Category Archives: Racing

Episode 2: How To Deal With Belgian Demons

After just one year of racing in the American professional cyclocross scene, Elle Anderson got the chance to join a European team and race full time in Belgium. It’s the stuff dreams are made of for young American bike racers. But reality turned out to be more nightmare than dream. A series of compounding events left Elle deeply depressed and struggling on and off the bike.

Music:
“Dirt Rhodes,” “Long Note Two,” “Static Motion”
Kevin MacLeod (incompetech.com)
Licensed under Creative Commons: By Attribution 3.0 License
creativecommons.org/licenses/by/3.0/

Ian Crane: Riding to Recovery and Redemption

Cyclist Ian Crane of Jamis-Hagens Berman team stands for a portrait at Greenlake Park in Seattle, Wash., on Friday, August 14, 2015. Photo by Matt Mills McKnightIan Crane. Photo by Matt Mills McKnight from the Denver Post

What if you worked for years to accomplish a dream goal and finally achieved it only to have it snatched away an instant later? How would you react? That’s exactly what happened to 25 year old Ian Crane. Last year was his first as a professional cyclist. He’d signed with the Jamis-Hagens Berman squad and was getting better results than he’d expected. His career was full of promise. Then, as the 2014 season wound down, he had a horrific crash that left him hospitalized, scarred, and unable to ride. Ian’s reaction? Unwavering positivity. The recovery process has been extremely difficult, but Ian says it’s had unexpected rewards that have solidified his love of cycling. I spoke to Ian a few days after the anniversary of his crash about his cycling life, his path to professional racing, the crash in Colorado, recovery, his new goals and more.

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Eszter Horanyi: The Power and Goodness of Bikepacking

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Eszter Horanyi and Scott Morris at the start of their 4,000 mile Continental Divide Trail ride. Photo via topofusion.com.

The Tour Divide is a 2,745 bikepacking race from Banff, Canada to the Mexican border in Antelope Wells, New Mexico along the Great Divide Mountain Bike Route. When Eszter Horanyi set the women’s course record of 19 days, 3 hours in 2012, she did so by averaging over 140 miles each day and sleeping just a few hours each night. Doing so on repeat for the better part of a month is a brutal challenge that pushes athletes to their mental and physical limits. It turns out Horanyi is really good at it. Over her years of bikepacking racing, she’s held or still holds records on the Tour Divide, Arizona Trail Race 300, Colorado Trail Race, Arrowhead 135, and plenty more. She stopped racing in 2013, but continues to explore mountains and valleys and remote roads by bike. I spoke to Horanyi about her entry into mountain bike racing, her bikepacking racing “career,” the self-empowerment the comes from adventuring alone, the growth of bikepacking, and more.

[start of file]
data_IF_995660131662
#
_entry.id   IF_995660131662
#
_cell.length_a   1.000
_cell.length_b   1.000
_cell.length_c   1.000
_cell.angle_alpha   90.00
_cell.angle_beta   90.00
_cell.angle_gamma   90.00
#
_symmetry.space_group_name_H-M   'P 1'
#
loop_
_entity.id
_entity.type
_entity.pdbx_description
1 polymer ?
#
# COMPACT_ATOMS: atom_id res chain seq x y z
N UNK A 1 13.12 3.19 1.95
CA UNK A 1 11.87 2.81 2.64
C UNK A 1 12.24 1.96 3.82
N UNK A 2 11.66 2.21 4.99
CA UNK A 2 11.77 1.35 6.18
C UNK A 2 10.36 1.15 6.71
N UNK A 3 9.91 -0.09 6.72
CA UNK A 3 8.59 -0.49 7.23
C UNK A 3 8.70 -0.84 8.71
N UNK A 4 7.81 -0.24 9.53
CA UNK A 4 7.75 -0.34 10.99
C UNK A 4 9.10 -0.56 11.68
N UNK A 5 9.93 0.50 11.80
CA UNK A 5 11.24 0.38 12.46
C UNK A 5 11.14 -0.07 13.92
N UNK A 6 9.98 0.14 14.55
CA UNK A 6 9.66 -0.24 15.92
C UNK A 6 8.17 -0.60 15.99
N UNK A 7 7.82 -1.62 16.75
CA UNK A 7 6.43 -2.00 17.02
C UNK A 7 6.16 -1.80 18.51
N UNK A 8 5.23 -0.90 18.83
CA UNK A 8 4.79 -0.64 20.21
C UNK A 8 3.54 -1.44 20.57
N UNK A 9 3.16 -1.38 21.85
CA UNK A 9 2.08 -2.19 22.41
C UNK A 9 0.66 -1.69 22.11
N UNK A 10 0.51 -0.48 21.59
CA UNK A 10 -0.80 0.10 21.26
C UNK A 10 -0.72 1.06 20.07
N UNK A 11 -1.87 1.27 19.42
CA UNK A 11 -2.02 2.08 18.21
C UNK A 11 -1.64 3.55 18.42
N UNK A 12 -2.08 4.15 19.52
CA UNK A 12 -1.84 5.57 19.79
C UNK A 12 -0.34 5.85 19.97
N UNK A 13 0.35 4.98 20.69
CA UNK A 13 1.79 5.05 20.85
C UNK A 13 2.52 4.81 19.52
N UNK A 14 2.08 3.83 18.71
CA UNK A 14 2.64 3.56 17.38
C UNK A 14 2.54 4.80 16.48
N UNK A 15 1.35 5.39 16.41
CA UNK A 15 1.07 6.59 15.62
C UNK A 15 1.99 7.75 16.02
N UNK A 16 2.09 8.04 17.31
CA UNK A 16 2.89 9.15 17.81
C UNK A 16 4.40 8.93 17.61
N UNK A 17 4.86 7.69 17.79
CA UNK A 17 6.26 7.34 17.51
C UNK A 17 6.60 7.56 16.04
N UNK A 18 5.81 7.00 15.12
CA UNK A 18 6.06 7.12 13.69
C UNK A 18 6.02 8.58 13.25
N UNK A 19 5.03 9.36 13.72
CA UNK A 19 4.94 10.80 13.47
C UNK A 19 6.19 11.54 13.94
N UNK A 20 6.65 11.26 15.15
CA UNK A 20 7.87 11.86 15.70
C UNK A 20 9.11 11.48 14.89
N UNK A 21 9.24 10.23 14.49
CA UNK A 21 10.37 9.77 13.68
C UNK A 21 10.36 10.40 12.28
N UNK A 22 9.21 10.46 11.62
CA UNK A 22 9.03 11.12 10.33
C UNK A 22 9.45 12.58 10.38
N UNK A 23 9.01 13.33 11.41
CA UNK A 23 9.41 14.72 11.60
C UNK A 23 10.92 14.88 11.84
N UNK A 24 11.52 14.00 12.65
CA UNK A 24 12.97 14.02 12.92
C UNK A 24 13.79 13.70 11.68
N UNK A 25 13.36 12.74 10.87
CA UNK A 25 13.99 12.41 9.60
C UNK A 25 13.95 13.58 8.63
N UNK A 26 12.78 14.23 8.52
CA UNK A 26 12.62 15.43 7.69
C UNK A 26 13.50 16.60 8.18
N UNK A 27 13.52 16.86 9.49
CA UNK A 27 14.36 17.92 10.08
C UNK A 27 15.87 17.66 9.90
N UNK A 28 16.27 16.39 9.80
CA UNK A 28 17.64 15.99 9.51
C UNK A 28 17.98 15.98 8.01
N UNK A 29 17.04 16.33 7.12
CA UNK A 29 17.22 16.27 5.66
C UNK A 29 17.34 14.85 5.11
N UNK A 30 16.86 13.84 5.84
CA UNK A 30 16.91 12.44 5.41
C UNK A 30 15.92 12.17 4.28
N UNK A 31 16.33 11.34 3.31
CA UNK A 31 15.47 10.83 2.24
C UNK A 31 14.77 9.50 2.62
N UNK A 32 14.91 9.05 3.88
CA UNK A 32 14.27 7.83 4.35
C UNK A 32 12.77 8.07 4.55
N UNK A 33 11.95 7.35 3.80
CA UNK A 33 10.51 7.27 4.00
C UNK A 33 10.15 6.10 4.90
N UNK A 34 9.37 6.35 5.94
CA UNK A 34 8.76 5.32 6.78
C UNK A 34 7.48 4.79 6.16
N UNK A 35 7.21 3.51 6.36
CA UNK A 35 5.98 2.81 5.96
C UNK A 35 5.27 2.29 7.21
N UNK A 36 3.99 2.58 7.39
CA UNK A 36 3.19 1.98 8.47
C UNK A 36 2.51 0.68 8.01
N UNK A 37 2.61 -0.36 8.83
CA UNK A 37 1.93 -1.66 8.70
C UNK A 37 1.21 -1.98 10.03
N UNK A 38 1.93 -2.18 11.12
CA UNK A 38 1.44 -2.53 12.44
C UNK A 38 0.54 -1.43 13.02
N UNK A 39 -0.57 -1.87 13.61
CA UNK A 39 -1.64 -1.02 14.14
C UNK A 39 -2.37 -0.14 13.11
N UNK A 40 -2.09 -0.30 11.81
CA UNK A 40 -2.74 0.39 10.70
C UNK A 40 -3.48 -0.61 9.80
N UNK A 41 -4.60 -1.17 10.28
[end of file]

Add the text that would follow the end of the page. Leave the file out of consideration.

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Stephen Hyde: The Wandering Road to Cyclocross Stardom

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Stephen Hyde. Photo via JAM Fund cycling.

Last cyclocross season was Stephen Hyde’s best so far. Riding for Jeremy Power’s JAM Fund team, the 28 year old notched several big wins, a 6th at nationals, and his first spot on the U.S. world’s team. It seemed like the fulfillment of an athlete’s lifelong dream. But Hyde’s a relative latecomer to professional cycling and his path to the world championships was filled with winding detours. Before he ever donned lycra and lined up on a cross course, Hyde spent time as a teenage BMX punk in Florida, moved across the country by bike, worked his way up and down the east coast as a shop mechanic, and much more. I spoke to Hyde about his years of wanderlust adventuring, how he got his start in racing, getting serious with the JAM Fund, his breakout season last year, and his race career plans for the immediate future.

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Bill Davidson: Seattle’s Legendary Frame Builder

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Bill Davidson in the new Davidson-Kullaway shop. Photo by Josh Cohen.

A few months ago, custom bike builders Bill Davidson of Davidson Bicycles and Max Kullaway of 333 Fabrication officially joined forces after many years of quiet partnership. One of the cool features of the new Davidson-Kullaway custom frame shop in Seattle’s Fremont neighborhood is a picture window in the wall that separates the customer area up front from the workshop in the back. It allows customers to watch the pair at work building beautiful bikes. When I arrived at the shop last week, I did just that. Kullaway was behind a translucent screen welding up a frame. Davidson, looking like a blue collar scientist in his denim shop smock, was standing over a milling machine cutting tubes. Eventually, they noticed me standing there and Davidson joined me up front.

If you know anything about frame building, Davidson likely needs little introduction. He’s been in the business for over 40 years, which puts him in the company of just a handful of other American builders. When he got started in 1973 there barely was such a thing as a custom frame builder in the U.S. We sat down at his new shop to talk about his long career, learning to build bikes in the 70s, the evolution of the frame building business, his new venture with Kullaway, and more.

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